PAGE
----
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Tyson v. United States

United States District Court, E.D. Wisconsin

November 2, 2017

JASON J. TYSON, Petitioner,



         On September 21, 2017, Jason J. Tyson (“Tyson”), a federal prisoner, filed this motion to vacate, set aside, or correct his sentence pursuant to 28 U.S.C. § 2255, asserting that his conviction and sentence were imposed in violation of his constitutional rights. (Docket #1). The Court screened his motion on October 2, 2017. (Docket #2). The Court permitted Tyson to proceed on the following claim: that his appellate counsel failed to raise on direct appeal an issue that had been preserved in his plea agreement- namely, that the stop by police officers that resulted in the evidence used against him was illegal either as an arrest or a Terry stop. (Docket #1 at 4).[1]Appellate counsel allegedly told him that the argument lacked merit and refused to present it to the Court of Appeals. Id. Tyson contends that the issue was meritorious, and that counsel's conduct constituted ineffective assistance of counsel under the Sixth Amendment. Id.

         Having identified the claims on which Tyson could proceed, the Court set a briefing schedule for his motion. Id. at 6. The government's answer or other appropriate responsive motion was due on November 1, 2017. Id. On that date, the government filed a letter requesting an additional two weeks to file its response. (Docket #3). In the letter, government counsel indicates that it reached out to Tyson's appellate lawyer in order to obtain evidence from her regarding Tyson's claim. Id. at 1. While she initially seemed open to participating in this proceeding, she has since indicated that she will not do so because “it is the policy of her office that attorneys do not litigate against their clients.” Id. As a result, she declined to participate in a conversation regarding her representation of Tyson. Id.

         Courts apply the two-prong test set forth in Strickland v. Washington, 466 U.S. 668 (1984), to evaluate the effectiveness of appellate counsel. See Makiel v. Butler, 782 F.3d 882, 897 (7th Cir. 2015). First, the movant must show that his counsel's performance was deficient because it “fell below an objective standard of reasonableness.” Id. at 687-88. Second, he must show that the deficient performance prejudiced the defense, which means that “there is a reasonable probability that, but for counsel's unprofessional errors, the result of the proceeding would have been different.” Id. at 694.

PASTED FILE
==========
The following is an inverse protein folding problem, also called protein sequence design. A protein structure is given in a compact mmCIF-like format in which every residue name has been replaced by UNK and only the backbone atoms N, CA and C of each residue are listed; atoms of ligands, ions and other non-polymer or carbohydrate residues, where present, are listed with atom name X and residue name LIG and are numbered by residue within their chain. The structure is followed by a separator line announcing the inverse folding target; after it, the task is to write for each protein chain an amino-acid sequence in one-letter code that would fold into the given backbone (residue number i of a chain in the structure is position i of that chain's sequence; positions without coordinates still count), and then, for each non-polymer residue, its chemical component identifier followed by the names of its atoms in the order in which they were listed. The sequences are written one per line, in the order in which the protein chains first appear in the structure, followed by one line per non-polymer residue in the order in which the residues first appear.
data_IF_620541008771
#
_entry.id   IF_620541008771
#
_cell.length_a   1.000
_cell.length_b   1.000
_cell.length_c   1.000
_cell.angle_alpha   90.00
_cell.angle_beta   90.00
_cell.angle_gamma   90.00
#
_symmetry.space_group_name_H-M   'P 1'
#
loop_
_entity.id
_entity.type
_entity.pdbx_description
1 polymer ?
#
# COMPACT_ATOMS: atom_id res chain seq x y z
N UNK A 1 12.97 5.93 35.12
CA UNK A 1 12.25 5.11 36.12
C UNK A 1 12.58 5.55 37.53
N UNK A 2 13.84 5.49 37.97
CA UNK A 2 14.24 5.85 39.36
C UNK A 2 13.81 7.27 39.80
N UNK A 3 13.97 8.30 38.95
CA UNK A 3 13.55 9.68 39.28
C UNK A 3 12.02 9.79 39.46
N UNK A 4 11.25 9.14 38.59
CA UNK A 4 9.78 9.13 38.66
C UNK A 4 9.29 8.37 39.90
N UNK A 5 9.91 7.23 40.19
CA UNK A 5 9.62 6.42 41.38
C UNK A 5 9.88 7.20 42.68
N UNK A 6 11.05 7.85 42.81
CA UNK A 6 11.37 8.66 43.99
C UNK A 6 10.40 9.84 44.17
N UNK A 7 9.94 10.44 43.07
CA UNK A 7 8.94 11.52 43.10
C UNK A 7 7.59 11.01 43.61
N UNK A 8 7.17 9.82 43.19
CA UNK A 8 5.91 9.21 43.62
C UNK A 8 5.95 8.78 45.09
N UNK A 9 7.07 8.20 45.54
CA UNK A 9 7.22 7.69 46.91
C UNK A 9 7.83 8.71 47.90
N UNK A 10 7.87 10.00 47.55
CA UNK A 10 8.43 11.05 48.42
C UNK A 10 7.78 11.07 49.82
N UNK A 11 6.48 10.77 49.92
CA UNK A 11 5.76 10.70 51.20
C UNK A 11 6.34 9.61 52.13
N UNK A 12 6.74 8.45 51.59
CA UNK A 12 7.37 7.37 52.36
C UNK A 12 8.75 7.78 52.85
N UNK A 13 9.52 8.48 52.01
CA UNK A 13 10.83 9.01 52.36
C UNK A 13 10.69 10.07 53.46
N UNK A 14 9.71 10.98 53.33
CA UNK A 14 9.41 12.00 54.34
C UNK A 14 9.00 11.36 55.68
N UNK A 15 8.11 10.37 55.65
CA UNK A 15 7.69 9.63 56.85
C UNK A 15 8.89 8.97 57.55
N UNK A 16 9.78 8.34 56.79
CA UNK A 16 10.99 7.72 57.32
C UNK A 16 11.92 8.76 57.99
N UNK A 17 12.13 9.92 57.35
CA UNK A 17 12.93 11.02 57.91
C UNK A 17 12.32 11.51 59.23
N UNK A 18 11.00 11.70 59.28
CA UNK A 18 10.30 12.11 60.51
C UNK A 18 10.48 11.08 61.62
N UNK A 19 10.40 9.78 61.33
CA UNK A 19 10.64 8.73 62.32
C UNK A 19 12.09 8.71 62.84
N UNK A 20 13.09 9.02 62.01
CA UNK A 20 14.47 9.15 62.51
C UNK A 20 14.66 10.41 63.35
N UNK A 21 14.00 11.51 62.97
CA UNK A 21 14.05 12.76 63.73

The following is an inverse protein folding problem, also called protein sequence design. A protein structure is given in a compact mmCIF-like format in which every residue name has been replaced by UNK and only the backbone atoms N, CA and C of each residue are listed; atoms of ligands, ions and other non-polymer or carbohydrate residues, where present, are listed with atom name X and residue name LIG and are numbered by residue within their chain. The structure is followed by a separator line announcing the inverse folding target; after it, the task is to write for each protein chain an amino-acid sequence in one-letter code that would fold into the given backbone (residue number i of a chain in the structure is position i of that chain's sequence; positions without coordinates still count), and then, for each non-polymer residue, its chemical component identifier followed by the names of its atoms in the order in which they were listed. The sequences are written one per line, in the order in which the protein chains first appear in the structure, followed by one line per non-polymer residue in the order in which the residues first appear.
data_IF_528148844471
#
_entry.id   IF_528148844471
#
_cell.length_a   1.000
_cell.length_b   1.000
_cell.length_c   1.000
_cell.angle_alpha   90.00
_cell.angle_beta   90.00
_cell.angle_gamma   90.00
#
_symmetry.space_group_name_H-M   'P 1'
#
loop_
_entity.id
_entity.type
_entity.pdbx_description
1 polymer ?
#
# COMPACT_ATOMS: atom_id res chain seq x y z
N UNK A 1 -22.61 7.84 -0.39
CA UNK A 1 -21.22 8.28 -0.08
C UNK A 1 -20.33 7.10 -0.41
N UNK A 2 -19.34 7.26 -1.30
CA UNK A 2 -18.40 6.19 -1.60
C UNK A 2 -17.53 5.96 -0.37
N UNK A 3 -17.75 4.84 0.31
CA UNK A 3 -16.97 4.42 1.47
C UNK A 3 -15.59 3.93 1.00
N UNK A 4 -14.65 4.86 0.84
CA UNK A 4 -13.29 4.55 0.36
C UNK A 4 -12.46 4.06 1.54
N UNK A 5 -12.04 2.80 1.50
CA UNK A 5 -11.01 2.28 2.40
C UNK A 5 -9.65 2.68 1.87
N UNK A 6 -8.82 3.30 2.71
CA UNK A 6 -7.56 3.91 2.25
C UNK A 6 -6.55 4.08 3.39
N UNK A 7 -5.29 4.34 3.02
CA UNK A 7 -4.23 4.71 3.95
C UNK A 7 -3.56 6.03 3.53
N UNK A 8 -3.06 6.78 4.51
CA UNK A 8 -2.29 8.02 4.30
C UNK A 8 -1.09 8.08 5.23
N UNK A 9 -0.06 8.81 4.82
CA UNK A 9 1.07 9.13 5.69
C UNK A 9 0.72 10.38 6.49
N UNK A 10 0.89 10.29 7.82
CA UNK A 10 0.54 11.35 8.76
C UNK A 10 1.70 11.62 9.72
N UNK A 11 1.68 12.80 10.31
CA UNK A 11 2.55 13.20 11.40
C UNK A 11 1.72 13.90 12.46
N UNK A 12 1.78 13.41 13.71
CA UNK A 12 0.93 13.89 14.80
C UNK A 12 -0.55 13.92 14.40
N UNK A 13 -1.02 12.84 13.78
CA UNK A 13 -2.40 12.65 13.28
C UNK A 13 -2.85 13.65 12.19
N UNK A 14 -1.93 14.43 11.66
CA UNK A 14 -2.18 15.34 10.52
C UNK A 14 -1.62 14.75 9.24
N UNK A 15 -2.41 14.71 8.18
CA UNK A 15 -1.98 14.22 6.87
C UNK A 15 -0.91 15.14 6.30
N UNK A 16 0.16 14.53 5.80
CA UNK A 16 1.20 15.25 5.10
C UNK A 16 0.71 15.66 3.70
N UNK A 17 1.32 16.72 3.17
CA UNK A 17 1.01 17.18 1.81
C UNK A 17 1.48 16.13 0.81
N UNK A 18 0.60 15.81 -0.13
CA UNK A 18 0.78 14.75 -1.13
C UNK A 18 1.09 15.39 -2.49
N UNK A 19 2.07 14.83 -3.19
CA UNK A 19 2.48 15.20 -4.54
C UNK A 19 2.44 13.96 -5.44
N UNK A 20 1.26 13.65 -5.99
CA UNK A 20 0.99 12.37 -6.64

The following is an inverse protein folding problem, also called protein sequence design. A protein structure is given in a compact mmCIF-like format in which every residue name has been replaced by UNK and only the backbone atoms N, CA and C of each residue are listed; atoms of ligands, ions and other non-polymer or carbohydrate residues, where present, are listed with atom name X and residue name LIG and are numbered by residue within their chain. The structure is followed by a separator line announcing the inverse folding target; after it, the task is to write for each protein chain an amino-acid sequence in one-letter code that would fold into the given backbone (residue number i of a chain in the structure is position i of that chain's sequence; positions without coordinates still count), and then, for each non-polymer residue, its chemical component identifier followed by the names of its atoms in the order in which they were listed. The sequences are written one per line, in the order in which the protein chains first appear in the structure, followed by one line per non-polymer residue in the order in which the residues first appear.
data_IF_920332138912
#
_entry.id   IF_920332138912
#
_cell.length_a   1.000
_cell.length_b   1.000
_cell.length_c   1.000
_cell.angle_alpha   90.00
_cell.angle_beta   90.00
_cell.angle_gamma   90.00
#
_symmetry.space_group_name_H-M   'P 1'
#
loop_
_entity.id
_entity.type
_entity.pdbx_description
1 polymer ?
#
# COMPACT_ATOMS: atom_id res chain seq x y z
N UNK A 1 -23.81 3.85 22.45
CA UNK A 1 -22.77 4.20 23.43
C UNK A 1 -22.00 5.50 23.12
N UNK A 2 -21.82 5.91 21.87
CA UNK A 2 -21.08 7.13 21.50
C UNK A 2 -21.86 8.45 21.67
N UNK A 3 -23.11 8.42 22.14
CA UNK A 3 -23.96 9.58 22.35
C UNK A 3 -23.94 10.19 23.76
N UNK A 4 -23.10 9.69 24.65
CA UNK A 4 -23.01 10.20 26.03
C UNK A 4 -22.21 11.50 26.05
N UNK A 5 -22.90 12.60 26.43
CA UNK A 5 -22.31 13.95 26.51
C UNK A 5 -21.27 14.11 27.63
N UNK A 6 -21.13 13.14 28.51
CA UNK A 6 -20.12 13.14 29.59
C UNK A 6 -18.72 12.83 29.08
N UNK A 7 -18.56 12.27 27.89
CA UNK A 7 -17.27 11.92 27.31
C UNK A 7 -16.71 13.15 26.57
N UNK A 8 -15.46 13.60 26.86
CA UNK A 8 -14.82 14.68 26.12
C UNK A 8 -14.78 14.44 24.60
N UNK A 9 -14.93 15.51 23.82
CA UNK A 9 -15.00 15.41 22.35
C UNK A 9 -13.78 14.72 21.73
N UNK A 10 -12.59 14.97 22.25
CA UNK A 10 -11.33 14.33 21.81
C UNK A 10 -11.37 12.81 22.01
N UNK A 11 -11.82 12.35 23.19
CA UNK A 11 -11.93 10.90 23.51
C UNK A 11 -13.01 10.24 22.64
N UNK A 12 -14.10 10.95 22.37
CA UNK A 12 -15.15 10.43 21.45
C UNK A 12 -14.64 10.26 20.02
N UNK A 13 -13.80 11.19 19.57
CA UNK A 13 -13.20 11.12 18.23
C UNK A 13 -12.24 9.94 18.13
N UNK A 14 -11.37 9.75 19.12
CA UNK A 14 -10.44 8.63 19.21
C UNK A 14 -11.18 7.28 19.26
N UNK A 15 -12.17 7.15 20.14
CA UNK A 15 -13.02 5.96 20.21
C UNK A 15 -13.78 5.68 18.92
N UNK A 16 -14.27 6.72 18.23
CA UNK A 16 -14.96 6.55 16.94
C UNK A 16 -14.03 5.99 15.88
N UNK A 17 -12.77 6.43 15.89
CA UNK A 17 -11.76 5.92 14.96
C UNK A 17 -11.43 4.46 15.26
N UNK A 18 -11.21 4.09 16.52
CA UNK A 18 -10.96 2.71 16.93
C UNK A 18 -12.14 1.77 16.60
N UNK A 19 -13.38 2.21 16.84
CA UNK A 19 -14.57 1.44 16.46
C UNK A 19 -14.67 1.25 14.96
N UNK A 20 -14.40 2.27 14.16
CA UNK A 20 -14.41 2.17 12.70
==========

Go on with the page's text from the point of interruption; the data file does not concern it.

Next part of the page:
Under the Strickland performance prong, appellate counsel's performance is constitutionally deficient if counsel fails to appeal an issue that is obviously and clearly stronger than the claims counsel did raise on appeal. See Makiel, 782 F.3d at 898; Blake v. United States, 723 F.3d 870, 888 (7th Cir. 2013). Appellate counsel need not raise every non-frivolous claim, but should select among claims to maximize the likelihood of success on appeal. See Smith v. Robbins, 528 U.S. 259, 288 (2000); Makiel, 782 F.3d at 897. To satisfy the Strickland prejudice prong, the movant must show that there is a reasonable probability that the issues appellate counsel did not raise would have changed the outcome of the appeal. See Johnson v. Thurmer, 624 F.3d 786, 793 (7th Cir. 2010).

         In most habeas cases involving claims of ineffective assistance of counsel, government counsel reaches out to the lawyer in question and facilitates their participation. However, government counsel has tried in good faith to do so here and failed. Without appellate counsel's testimony, it is all but impossible to evaluate her performance against the Strickland standard, and ultimately to find that her assistance was ineffective. Because it is Tyson's burden to make out this claim, if he cannot convince his lawyer to participate in these proceedings, the Court will be obliged to find that Tyson's claim of ineffective assistance of appellate counsel lacks merit.

         Whether Tyson is able to secure his attorney's participation in this case is a matter left to him. For present purposes, the Court finds that the government has shown good cause for its requested extension of time. The Court will grant it a two-week extension, or until November 15, 2017, to answer or otherwise respond to the motion. The other deadlines for later briefs will also be pushed back accordingly.

         Accordingly, IT IS ORDERED the government's request for an extension of time (Docket #3) be and the same is hereby GRANTED;

         IT IS FURTHER ORDERED that, on or before November 15, 2017, the government shall file an answer to Petitioner's motion to vacate, set aside, or correct his sentence (Docket #1), or other appropriate motion;

         IT IS FURTHER ORDERED that Petitioner shall file a response to the government's submission not later than December 15, 2017; and

         IT IS FURTHER ORDERED that, if the government files a motion in lieu of an answer, it may file a reply brief to Petitioner's response not later than December 29, 2017.



[1]The Court did not allow Tyson to proceed on his other claim, that the government somehow breached the plea agreement by appellate counsel's failure to appeal the ...

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